All hail the internet and the good real estate agent.
Many Advents ago when I worked in a real office with actual coworkers, one of the more thoughtful ones gave each of us a poinsettia for Christmas. I brought mine home that evening and carelessly plopped it on the kitchen table.
My lovely bride exclaimed, “You bought me a poinsettia! How sweet!” Seizing the opportunity, I shamelessly took credit. She figured it out in a couple of days and I lost all my goodwill it had earned me. I weakly argued that, technically, even though it was given to me, I did give it to her, so it should count.
“Re-gifts don’t count,” she said. Having lost, I grabbed my keys and headed to the mall in search of redemption.
My Christmas present to you is the gift of information. Even though I was given this at work, please don’t say it’s a re-gift and please don’t underestimate its value.
Every year, the National Association of Realtors (NAR) surveys thousands of people who have bought and sold homes in the last twelve months. They ask them all kinds of questions from the type of financing they used to if and how they used a real estate agent.
I think that one of the key questions the survey asks is “Where did you find the home you purchased?”
Please note, it is not asking, “What are all the different sources you used during your search?” The NAR Survey revealed that the typical home buyer uses seven or eight different sources. Among these are: online websites, real estate agents, mobile or tablet search devices, online video sites, the home builder, open houses, yard signs, etc.
No. The question the survey is asking here is, essentially, with all of the options available to buyers today, what was the one resource that, in the end, gave you the property you actually bought, as opposed to browsed around or researched.
The winner was the internet.
It should come as no shock that home buyers, just like everyone else, like the internet. I don’t pretend to be breaking any major news in that regard.
However, I do think it is worth mentioning two components of the trend. The first is the rate at which the internet value is growing, and the second is the steadiness of the real estate agent’s portion.
First, let’s take a look at the internet portion. After explosive growth in the early 2000s, it has been slowly climbing point by point since around 2011. Slowly, steadily chipping away. This slow and steady trend was busted, however, in 2016, when we witnessed a seven percent jump to 51%. That seven percent might not seem like much until we consider that it represented about a 16% increase from the previous year’s 44%.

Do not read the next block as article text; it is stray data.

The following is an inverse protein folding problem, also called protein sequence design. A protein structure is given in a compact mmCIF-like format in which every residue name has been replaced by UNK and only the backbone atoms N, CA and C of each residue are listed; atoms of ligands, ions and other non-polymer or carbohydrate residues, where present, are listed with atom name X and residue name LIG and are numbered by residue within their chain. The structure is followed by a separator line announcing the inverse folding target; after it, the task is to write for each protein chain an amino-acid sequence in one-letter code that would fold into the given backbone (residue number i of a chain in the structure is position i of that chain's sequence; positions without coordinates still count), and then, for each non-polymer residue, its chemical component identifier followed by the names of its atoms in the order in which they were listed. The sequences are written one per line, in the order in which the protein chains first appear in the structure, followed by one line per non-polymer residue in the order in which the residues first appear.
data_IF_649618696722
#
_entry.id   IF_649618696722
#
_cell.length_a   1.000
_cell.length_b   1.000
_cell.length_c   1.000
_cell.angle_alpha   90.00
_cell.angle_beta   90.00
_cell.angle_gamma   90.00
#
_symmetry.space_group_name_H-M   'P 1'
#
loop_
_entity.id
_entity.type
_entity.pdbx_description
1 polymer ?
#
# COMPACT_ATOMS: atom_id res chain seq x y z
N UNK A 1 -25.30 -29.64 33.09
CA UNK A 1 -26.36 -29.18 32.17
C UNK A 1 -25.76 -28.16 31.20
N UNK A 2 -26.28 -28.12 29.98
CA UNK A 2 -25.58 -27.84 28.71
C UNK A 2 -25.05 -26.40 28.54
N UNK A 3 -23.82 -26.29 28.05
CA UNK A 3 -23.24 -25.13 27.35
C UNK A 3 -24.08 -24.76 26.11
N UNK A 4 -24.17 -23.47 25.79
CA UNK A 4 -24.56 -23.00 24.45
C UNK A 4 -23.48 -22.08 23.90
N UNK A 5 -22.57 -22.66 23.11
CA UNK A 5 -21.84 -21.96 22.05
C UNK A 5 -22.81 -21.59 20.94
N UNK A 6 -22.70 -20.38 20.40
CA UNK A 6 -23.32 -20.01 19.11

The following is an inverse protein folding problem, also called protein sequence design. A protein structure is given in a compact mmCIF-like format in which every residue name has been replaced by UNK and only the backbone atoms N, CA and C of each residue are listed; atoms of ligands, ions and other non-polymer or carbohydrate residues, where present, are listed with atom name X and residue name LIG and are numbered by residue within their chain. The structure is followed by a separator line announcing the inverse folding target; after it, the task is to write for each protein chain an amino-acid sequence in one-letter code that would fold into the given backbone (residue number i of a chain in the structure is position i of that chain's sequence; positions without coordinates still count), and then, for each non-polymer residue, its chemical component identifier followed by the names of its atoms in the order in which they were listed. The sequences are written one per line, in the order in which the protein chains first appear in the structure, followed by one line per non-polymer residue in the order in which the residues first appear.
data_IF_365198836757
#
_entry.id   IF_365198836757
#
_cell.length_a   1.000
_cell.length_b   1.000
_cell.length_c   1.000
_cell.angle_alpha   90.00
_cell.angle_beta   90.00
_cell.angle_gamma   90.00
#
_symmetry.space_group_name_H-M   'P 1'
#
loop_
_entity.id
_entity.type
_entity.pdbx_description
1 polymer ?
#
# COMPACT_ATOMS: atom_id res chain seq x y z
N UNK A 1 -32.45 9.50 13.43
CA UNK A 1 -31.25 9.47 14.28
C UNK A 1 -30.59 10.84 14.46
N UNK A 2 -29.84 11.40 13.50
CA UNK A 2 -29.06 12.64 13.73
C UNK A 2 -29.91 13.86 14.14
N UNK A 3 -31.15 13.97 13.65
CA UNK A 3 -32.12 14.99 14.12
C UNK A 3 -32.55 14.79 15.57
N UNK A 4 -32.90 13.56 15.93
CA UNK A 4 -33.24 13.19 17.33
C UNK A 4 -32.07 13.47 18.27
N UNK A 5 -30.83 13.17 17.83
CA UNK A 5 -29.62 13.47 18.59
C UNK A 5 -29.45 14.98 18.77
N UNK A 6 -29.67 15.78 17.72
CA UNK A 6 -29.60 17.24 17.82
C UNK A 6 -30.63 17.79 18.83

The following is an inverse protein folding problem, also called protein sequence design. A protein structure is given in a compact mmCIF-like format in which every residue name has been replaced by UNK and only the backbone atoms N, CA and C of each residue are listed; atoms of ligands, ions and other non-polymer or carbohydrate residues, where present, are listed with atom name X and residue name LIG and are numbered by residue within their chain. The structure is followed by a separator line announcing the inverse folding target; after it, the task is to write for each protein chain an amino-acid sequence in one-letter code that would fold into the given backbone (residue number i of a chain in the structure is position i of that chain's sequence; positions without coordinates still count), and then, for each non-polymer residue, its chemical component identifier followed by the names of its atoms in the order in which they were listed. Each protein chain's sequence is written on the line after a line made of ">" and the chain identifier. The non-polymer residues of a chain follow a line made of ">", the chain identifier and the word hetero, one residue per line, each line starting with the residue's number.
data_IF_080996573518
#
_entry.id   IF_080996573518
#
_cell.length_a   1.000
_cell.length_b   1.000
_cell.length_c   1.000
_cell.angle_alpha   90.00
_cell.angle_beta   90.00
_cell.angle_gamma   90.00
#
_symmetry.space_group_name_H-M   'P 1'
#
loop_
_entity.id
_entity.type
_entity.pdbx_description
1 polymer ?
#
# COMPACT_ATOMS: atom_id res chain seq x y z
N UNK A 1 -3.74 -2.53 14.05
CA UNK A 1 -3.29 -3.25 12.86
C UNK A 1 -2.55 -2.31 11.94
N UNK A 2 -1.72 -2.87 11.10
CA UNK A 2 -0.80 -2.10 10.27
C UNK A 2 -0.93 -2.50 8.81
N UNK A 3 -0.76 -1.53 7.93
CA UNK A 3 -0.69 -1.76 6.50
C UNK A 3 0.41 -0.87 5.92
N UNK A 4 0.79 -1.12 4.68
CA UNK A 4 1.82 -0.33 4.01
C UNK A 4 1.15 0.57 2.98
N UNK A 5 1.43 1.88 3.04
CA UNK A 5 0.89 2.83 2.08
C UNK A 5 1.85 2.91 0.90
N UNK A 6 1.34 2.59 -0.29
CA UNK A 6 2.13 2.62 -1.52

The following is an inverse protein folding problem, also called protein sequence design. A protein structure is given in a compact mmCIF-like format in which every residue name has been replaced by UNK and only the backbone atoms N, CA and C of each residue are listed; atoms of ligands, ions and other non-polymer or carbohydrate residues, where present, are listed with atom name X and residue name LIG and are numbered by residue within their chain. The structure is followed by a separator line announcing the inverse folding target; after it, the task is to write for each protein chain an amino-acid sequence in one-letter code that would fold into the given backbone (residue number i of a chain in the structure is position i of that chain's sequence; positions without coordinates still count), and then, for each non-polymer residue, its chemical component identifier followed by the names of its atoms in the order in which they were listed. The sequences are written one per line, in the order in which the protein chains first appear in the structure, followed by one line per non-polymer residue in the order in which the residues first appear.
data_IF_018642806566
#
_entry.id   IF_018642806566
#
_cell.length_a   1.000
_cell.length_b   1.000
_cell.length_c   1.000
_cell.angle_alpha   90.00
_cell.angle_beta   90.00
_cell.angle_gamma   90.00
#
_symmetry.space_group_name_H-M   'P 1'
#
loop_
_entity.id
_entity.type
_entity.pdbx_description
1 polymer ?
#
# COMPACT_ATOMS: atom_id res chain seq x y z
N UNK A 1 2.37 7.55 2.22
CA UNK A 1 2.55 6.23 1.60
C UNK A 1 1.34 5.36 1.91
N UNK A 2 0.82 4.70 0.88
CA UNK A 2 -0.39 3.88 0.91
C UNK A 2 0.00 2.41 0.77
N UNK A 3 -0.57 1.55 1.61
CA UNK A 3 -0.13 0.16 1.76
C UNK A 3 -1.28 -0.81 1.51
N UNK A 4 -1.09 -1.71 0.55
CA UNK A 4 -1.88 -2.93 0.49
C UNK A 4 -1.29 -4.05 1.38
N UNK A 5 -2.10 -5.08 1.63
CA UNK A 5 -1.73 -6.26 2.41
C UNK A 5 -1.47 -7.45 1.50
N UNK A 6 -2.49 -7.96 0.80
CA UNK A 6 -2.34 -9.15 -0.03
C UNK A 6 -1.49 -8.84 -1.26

Furthermore, consider that the internet, as a resource, is 50 percent better than its nearest rival – 51 percent minus 34 percent = 17 percent. 17 percent divided by 34 percent = 50 percent. A 50 percent victory is a walloping. Crushing.
Consider also the “also rans” in this survey. Let’s not forget them. Since “real estate agent” actually picked up a percent in 2016, that means the bottom five sources were really the ones that gave up seven percent to the internet.
Check out the yard sign / open house sign category – there’s only an eight percent chance that will lead to a sale. Remember that this is a national survey, and that most of the buyers surveyed are buying their primary residence in a city they already inhabit. I make that point because I think at Lake Martin that number would be a lot lower. Since we are in a rural, second home market, most buyers aren’t riding around aimlessly or even commuting to work. They are on vacation, on their smart phones like everyone else, searching and then letting Siri or some other robotic voice guide them to the home.
The bad news is even worse for home builders and print advertisements. These two categories are tailing off in to nothing. All hail the web.
What is the implication for the real estate industry at Lake Martin and abroad? Does this mean that we agents should pack away our hair dye, our balloons, and our “Agent On Duty” signs? Should we just give up and quit trying to resist being assimilated into The Borg? Should we let the web win?
I don’t think so.
Observe that the real estate agent as a source has been steady at about one third of the responders in the last several years. Sure, that number might drop in the future, but at least it’s not falling exponentially like those other resources. Why?
I think one reason is that with the proliferation of the internet comes geographic expansion of information that is available online. In other words, it is really hard these days to sift through all of the bad information to get to the good stuff. This principal is doubly true in real estate. Despite the claims of sites like Zillow and Realtor.com, the truth is that those sites are so inaccurate that they do more harm than good. They are full of “fake news” – expired listings and property information that is flat out wrong. Most buyers have neither the time nor the experience to sift through the chaff. Enter the real estate agent.
Don’t get me wrong, I have no illusions about our industry. I think the internet as a resource will grow and will cause the market value of a mediocre agent to diminish. This is, in my opinion, a just trend. Nothing irks me more as an agent to see another one get paid top dollar for minimal effort. The consumer is the loser in that exchange. Conversely, I think the value of a good agent will increase in proportion to the amount of chaff in the system. People will always be willing to pay for someone that saves them time and money, and good agents do just that.
Note: I originally published this article in my monthly column in Lake Magazine. I am proud to write about Lake Martin Real Estate for Lake Magazine and ACRE – the Alabama Center for Real Estate.